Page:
The News Tribune
M. ALEXANDER OTTO
Violence has been a growing problem at Western State Hospital for years.
If present trends continue, one in four of the Lakewood mental hospital’s more than 1,700 workers can expect to be assaulted by a patient in 2007, according to the state Department of Labor and Industries.
For years, hospital administrators have blamed the violence on familiar causes: not enough staff members, not enough money and increased societal violence that leads to the admission of more-violent patients. But they don’t have the data to back up those assertions.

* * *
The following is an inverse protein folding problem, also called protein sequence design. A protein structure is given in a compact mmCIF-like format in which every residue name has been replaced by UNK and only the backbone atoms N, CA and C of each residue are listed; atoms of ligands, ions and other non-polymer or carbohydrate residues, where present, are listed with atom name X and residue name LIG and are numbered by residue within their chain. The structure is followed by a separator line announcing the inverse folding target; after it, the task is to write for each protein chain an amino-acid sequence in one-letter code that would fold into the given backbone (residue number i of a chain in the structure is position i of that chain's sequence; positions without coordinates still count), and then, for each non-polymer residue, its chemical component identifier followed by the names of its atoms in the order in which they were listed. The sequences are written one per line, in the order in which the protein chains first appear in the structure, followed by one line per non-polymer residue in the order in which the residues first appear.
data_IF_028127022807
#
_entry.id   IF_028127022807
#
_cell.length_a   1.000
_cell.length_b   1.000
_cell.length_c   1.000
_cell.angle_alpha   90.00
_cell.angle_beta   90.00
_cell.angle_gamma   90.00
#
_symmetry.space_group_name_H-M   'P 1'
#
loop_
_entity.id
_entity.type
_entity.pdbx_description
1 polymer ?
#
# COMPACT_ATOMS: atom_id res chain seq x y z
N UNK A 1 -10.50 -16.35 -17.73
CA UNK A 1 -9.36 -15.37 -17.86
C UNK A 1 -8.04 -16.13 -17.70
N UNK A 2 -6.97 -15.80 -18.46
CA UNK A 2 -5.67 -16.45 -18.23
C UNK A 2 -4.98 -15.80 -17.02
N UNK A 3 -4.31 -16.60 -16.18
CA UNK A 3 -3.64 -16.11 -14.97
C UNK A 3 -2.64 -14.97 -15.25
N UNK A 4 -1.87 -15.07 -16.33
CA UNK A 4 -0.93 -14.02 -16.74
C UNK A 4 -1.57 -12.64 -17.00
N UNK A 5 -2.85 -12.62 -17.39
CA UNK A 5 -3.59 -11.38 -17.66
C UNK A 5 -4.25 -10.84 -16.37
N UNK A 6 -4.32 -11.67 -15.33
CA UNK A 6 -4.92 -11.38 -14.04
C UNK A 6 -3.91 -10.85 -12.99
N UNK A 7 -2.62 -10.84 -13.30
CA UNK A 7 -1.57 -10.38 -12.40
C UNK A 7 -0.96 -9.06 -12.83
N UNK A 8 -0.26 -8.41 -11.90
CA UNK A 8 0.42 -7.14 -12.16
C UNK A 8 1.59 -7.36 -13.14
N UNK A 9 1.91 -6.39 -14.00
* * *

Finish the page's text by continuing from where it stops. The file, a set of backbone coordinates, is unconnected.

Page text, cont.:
A News Tribune analysis of drug-prescribing trends at Western since 1999 finds another possible factor: Western is giving more patients psychiatric drugs with side effects that can include extreme agitation and aggression.
The drugs include newer antidepressants and newer anti-psychotics dubbed atypical anti-psychotics.
The newer drugs, which are expensive compared with older, generic alternatives, have been heavily promoted at the hospital by the pharmaceutical companies that make them. Sales representatives for those companies have logged about 1,200 visits to Western since late 2003, when administrators began tracking their activity.
Concerned about their influence on prescribing patterns, the hospital in March banned all drug company representatives from visiting the campus to meet with doctors…